Zuroff is a trained historian. Vanagaite is a diligent journalist. Her grandfather had compiled lists of Jews, and another male relative was directly involved in the shooting of Jews. The latter died of natural causes in Florida, where he had been living with a beautiful ocean view before the Justice department’s Office of Special Investigation was formed in the late 1970s. Had this male relative lived longer, Zuroff, who worked for that office as its researcher in Israel, might have been involved in bringing him to trial for misrepresenting his background on his immigration papers.

Both authors are fierce in their determination to find out the truth. At the beginning, they are unforgiving and unwilling to accept easy answers or simple judgments. Zuroff, known and hated in Lithuania for his efforts in the 1990s just after independence to pressure Lithuania to prosecute war criminals, is forced to concede he came too early. He crashed the party celebrating the nation’s liberation from the yoke of Soviet communism.

For historians, this work is important because it depicts the history of the Holocaust in Lithuania, town by town, and brings to non-Lithuanian readers the latest scholarship and archival research. It reinforces Christopher Browning’s thesis that the killers were “ordinary men.” Because the killing of Jews overwhelmingly was committed by Lithuanians, not Germans, it challenges Daniel Jonah Goldhagen’s central notion that “Hitler’s willing executioners” were Germans raised on “eliminationist anti-Semitism” — get Jews out of German society and off German lands — who easily made the transition to “exterminationist anti-Semitism,” ready and willing to kill Jewish women and children, not just men.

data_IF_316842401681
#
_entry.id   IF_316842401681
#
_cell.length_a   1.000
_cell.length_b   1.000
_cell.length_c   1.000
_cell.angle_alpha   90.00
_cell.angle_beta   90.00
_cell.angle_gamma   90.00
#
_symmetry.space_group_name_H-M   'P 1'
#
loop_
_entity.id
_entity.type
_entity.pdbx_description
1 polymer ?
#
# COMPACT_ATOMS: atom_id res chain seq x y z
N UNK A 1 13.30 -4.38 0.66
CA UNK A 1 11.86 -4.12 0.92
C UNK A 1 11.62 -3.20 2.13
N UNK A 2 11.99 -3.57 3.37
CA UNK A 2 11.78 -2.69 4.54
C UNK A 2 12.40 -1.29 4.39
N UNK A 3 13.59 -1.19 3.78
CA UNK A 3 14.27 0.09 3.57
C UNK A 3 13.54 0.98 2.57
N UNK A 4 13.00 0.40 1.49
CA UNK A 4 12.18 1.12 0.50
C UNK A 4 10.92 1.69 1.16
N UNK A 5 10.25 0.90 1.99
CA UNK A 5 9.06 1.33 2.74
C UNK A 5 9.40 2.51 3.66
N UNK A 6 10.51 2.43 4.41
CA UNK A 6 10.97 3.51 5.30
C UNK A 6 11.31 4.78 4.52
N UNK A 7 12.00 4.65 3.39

It demonstrates that Jan Gross’ influential book, “Neighbors,” which depicted the killing of Jews in Jedwabne, Poland, by the townspeople — their neighbors — was not an anomaly in Eastern Europe but far more prevalent than local historical memory chooses to recall. The Lithuanians profited by killing their Jews because they could not only take possession of the dead’s immobile assets such as homes and businesses, but of their mobile assets that otherwise would have been shipped back to Germany: diamonds, dishes, gold, cash, clothes, furniture, etc.

The authors never lose sight of the horrific deeds the killers committed, yet understand the banality of the evildoer — not the evil. Zuroff, whose work as a Nazi hunter psychologically forced him to consider the Nazis as the abstract incarnation of evil, is compelled to see them as human beings and see the humanity — certainly not the humaneness or compassion — of the killers.

Vanagaite and Zuroff began their journey deeply skeptical of each other. They end their journey having shared the deepest of dialogues, transformed, shattered yet strengthened. The reader will be privileged to share that pilgrimage and their rare openness with each other.

Vanagaite paid a very high price for her writing. Admired by some and reviled by many more who prefer to distort the past to build their futures on amnesia and falsehoods, she become persona non grata in her homeland, subject to threats and violence. Zuroff could flee the scene and return home to Israel yet Vanagaite may find her home is no longer home. Vanagaite now is in exile in Jerusalem.

Michael Berenbaum is a professor of Jewish studies and director of the Sigi Ziering Institute at American Jewish University in Los Angeles.

During the self-quarantine, Zuroff and Vanagaite held a program about “Our People” at the Museum of Tolerance. It can be viewed online here.